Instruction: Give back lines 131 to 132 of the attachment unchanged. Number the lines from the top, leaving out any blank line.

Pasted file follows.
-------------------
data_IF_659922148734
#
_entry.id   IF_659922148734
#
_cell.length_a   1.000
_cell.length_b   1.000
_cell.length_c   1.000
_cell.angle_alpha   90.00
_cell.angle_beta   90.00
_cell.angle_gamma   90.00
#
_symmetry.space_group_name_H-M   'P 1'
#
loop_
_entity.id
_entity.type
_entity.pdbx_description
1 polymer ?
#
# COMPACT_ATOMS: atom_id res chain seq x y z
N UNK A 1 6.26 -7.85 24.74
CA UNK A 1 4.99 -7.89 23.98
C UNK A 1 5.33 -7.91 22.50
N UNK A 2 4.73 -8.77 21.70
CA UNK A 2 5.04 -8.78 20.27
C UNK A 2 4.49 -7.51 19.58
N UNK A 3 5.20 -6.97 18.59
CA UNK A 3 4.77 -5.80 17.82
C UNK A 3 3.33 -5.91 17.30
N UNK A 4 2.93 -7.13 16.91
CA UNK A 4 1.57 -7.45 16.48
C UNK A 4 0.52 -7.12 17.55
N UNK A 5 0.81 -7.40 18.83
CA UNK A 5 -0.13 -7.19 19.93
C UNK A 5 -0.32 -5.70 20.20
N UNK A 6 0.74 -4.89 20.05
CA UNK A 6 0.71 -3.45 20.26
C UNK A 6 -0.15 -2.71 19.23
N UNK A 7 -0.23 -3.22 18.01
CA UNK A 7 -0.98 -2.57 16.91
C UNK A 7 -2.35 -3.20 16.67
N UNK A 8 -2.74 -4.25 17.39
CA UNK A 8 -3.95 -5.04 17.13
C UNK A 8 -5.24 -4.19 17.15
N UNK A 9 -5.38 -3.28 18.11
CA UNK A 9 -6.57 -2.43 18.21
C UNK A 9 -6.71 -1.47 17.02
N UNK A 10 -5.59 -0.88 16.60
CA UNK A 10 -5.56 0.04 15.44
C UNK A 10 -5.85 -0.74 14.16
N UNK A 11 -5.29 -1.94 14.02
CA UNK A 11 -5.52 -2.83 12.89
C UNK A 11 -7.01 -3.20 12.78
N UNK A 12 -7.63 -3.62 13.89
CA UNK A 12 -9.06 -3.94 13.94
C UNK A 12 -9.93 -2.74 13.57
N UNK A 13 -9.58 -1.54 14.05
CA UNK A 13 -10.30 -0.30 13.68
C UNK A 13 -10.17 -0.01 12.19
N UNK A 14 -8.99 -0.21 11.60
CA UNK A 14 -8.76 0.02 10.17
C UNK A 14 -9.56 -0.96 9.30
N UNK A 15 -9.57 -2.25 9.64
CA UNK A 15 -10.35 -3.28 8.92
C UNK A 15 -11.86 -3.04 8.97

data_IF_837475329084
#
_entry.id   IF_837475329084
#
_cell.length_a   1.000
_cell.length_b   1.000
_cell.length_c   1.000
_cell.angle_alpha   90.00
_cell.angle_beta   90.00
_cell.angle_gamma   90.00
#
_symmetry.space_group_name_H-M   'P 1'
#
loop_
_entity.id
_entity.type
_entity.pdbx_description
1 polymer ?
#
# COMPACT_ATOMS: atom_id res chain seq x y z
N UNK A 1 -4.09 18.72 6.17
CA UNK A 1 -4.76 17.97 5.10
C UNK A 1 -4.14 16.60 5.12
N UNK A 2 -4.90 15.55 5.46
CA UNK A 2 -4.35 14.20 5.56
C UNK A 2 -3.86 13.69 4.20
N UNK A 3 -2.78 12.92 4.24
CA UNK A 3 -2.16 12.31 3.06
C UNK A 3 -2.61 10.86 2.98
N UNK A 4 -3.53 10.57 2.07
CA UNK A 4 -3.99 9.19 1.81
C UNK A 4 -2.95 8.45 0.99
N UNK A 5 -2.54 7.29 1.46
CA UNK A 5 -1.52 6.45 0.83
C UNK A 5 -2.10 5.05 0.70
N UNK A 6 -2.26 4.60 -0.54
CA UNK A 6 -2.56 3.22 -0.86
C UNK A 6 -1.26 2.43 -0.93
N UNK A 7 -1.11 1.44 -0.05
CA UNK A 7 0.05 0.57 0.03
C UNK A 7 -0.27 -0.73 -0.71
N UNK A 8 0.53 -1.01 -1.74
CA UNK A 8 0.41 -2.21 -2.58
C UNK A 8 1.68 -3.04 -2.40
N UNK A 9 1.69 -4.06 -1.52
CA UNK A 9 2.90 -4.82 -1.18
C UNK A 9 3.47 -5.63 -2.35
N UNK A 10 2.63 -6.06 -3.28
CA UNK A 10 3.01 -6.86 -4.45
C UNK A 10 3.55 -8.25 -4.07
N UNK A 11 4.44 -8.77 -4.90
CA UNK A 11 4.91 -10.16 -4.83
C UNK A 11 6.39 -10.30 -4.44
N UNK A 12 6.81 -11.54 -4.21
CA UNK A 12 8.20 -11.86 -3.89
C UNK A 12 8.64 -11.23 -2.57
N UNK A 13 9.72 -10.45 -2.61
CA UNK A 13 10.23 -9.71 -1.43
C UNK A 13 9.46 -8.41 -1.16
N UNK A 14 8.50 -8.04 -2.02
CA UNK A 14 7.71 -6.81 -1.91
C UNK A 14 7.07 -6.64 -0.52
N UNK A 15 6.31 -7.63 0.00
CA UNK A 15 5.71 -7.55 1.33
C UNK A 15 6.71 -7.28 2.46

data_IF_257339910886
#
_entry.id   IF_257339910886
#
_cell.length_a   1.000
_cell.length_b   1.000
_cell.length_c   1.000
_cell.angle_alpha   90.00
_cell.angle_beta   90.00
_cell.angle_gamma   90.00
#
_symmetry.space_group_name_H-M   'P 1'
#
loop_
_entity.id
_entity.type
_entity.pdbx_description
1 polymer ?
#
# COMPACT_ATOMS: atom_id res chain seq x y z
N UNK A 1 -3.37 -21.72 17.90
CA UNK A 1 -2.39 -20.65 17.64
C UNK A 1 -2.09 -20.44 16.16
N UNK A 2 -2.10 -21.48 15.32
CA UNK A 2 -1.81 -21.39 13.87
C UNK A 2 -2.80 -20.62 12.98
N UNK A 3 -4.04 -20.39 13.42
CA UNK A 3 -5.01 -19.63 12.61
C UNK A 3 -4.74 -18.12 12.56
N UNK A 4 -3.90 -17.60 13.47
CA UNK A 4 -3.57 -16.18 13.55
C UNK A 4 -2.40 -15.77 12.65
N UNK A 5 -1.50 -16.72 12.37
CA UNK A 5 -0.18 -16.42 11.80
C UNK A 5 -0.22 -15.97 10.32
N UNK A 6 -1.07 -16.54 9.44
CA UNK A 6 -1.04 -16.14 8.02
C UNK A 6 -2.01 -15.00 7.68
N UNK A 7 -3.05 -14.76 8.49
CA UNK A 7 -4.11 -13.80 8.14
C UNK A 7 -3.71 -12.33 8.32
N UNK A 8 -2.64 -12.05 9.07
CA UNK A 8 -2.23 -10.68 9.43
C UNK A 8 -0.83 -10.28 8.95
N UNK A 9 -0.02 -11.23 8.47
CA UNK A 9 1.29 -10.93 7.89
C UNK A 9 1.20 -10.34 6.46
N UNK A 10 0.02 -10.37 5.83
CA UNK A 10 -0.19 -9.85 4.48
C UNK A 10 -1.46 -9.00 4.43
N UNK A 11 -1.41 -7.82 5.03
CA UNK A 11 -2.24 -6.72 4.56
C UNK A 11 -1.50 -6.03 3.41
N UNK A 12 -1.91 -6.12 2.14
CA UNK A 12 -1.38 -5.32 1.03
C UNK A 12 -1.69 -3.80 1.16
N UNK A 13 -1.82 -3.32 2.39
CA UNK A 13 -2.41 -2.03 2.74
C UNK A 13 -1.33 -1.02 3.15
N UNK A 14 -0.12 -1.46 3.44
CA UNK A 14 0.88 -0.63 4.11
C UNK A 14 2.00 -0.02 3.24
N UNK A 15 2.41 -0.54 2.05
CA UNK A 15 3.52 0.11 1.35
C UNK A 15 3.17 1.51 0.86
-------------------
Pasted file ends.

data_IF_257339910886
#